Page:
University of Reading Conference, 3-4 July 2019
‘O how sweet is rest and ease after Sickness and pain!’, exclaimed the Lancashire minister and medical practitioner James Clegg (1679–1755) when he found himself ‘much better’ from a month-long ague. This 2-day conference will investigate what exactly sickness and health felt like for patients such as Clegg. We invite abstracts for 20-minute papers on the diverse sensations, emotions, thoughts, and spiritual feelings of patients and their families and practitioners from ‘the first invasion’ of illness to ‘perfect recovery’, chronic debility, or death. By encompassing all states, signs, stages, and outcomes of disease in early modern Europe and the wider world, Disease & Ease seeks to broaden and rebalance our overall picture of premodern health, showing that not all conditions ‘carried the patient to the grave’. Lately, a number of scholarly centres for the medical humanities have been restyled as centres for ‘health humanities’, a linguistic adjustment indicative of a growing desire to expand the remits of the field to incorporate a greater array of physical and mental states, including health itself. It thus seems an opportune moment to hold a conference which considers experiences of health and ease alongside sickness and suffering.
Since Roy Porter’s call for a ‘medical history from below’ (1985), much has been written about the early modern patient. The first swathe of research focused mainly on patients’ practical responses to sickness, such as their choices of therapies and practitioners. In the 1990s, scholars became increasingly interested in the somatic aspects of illness, as exemplified in Barbara Duden’s seminal text, Woman Beneath the Skin. The bourgeoning of the histories of pain and emotions in the 2000s has significantly revitalized and enriched this research, and now – encouraged by the forthcoming meeting of the European Association for the History of Medicine and Health – a sensory approach has been added into the mix. Disease & Ease will showcase and evaluate these exciting developments, and consider current and future challenges and opportunities. Drawing on all manner of sources, from bed-sheets to doctors’ casebooks, the conference will enable us to reach a new level of empathy for patients in the past as well as the present, while forging fruitful links between scholars working in a variety of disciplines within the health humanities.
We are excited to announce two keynote speakers, Professor Michael Stolberg (University of Würzburg), a world-leading scholar of early modern experiences of sickness and death, and Dr Sasha Handley (University of Manchester), who is at the forefront of research on wellbeing and health, with a focus on the material culture of sleep.
Our conference will conclude with a compelling roundtable discussion on how the experience of health and illness has changed over time; discussants include expert patient and Ambassador for the MS Society and ADD International, Trishna Bharadia, philosopher of illness at the University of Bristol, Professor Havi Carel, and general practitioner Dr John Jitan.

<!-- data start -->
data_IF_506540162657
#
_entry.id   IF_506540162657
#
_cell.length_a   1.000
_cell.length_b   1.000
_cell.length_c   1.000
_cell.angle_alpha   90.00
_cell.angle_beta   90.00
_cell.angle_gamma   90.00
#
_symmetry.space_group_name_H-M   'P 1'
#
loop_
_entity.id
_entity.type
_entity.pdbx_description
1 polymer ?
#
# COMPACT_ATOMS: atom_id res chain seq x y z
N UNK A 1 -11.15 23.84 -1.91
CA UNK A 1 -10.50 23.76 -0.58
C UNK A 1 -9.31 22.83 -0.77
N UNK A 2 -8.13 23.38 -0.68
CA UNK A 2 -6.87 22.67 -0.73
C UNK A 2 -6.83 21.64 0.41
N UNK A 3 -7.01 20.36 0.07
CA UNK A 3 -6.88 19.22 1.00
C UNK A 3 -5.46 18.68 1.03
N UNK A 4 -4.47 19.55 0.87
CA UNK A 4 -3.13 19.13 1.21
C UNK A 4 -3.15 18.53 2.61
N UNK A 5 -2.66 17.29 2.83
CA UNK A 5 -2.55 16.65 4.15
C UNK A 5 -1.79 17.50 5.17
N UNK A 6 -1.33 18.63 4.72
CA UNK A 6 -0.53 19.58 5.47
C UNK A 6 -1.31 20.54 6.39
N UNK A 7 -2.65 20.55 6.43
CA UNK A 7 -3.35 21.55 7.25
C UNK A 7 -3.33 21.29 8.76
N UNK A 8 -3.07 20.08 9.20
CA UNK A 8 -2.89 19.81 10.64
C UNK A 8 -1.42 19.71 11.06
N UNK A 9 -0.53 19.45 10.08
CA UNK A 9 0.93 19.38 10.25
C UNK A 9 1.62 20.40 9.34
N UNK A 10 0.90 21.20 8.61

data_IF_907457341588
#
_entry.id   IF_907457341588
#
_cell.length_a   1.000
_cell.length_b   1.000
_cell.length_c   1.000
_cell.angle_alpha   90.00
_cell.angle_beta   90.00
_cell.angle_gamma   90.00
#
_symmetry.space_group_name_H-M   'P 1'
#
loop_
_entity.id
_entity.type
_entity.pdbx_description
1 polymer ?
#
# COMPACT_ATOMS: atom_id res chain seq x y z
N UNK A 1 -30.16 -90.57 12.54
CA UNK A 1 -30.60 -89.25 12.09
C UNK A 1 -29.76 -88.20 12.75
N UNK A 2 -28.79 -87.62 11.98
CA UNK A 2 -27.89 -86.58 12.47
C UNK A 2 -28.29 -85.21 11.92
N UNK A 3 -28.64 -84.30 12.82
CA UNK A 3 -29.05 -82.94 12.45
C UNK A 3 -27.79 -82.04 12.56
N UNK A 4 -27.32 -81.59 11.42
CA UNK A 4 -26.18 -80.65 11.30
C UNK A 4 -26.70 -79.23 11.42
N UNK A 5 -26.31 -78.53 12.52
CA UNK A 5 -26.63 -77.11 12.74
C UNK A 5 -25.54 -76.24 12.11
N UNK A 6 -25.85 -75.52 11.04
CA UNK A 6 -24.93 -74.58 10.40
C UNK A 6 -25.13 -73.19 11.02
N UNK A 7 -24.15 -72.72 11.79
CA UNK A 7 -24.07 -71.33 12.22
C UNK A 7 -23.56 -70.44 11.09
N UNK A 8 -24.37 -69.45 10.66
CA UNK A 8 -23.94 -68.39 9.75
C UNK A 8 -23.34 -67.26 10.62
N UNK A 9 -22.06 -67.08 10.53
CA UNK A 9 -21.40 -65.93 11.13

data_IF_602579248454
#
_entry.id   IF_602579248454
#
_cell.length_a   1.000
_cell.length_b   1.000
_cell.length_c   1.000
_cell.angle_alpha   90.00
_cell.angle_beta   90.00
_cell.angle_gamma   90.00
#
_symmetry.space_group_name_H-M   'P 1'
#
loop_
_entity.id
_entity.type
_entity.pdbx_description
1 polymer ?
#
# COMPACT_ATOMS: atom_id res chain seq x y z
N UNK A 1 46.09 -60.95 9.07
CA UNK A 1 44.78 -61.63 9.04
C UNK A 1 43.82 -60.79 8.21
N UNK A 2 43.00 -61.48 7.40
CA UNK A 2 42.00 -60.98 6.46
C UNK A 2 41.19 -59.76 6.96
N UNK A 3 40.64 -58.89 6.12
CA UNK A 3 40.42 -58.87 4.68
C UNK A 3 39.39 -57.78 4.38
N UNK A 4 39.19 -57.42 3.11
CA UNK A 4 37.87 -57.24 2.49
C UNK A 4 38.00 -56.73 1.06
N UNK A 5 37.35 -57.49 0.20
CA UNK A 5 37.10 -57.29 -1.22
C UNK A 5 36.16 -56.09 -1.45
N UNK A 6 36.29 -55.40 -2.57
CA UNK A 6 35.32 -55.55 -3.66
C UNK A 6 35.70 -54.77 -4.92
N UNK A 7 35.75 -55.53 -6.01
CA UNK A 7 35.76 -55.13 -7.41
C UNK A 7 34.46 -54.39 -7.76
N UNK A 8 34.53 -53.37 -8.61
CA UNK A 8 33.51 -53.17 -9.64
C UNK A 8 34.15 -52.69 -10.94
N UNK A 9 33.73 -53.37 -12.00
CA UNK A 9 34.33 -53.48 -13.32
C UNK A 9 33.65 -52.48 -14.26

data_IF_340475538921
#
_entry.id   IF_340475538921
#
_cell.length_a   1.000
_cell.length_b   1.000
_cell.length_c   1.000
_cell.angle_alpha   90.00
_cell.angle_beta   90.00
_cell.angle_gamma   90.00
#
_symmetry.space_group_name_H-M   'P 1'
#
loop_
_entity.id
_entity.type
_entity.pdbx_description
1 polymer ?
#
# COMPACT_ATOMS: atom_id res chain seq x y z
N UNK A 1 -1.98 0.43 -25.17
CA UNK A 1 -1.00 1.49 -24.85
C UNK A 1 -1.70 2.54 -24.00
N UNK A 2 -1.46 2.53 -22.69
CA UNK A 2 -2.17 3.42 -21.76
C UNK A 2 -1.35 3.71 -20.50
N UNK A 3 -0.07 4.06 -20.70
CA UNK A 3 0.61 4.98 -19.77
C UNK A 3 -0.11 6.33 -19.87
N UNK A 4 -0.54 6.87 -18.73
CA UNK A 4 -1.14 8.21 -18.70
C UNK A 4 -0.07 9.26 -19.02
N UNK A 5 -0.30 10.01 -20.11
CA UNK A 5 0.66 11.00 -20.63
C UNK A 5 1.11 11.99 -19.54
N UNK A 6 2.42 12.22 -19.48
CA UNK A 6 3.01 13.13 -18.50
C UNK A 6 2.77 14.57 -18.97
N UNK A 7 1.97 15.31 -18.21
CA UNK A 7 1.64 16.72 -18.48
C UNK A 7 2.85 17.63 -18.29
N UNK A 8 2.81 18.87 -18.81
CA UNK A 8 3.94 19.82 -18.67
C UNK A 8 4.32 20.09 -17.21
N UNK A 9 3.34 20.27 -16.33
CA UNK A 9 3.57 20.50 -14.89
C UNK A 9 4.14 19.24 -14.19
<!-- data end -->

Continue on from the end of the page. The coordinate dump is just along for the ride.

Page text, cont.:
Possible themes for papers
- Different health conditions, stages, and outcomes, including health, falling sick, being injured, undergoing surgery, the height of illness, death, revival and survival, recovery, convalescence, relapse, chronic illness, disability, infirmity, invalidism, etc;
- Diverse aspects of patients’ experiences, including emotional, mental, physical, sensory, social, spiritual, political, or economic dimensions;
- Specific signs, measures, or symptoms of illness and health, e.g. changes in sleeping patterns, mood and emotions, appetite and sensory powers, strength or weakness, and pain and ease;
- Relationship between the body and soul or mind, and parallels or paradoxes in patients’ spiritual and bodily experiences.
- Various perspectives, including patients and their families, carers or practitioners;
- Variables in patients’ experiences, such as different genders, ages, constitutions, socio-economic backgrounds, countries, religious and ethnic backgrounds, and medical theories;
- Special types of care provided to different health states – medical, surgical, emotional, spiritual, and social – from therapies designed to palliate the sufferings of chronically ill or dying patients to remedies to help lessen scars left by disease;
- Variety of approaches and source types, including objects and material culture, manuscript and print, images and text, etc
- Methodological and conceptual challenges and opportunities in this field of research.
Please send the following information in one word document to Hannah Newton and Amie Bolissian Mcrae at firstname.lastname@example.org by 1 February 2019:
- Your name and a short biog or 1-page CV
- Paper title
- 250-word abstract
If you would prefer to organise a three-paper panel, please send one document containing all three sets of information outlined above, plus an overall panel title, summary of the panel’s themes, and the chair’s name. There will be no conference registration fee. Bursaries to the value of £90 are available for a limited number of postgraduate students and sessional or unwaged ECRs; please indicate if you would like to be considered for a bursary.
The conference is part of Hannah Newton’s Wellcome Trust University Award, ‘Sensing Sickness in Early Modern England’. Thanks to the Wellcome Trust for funding the event.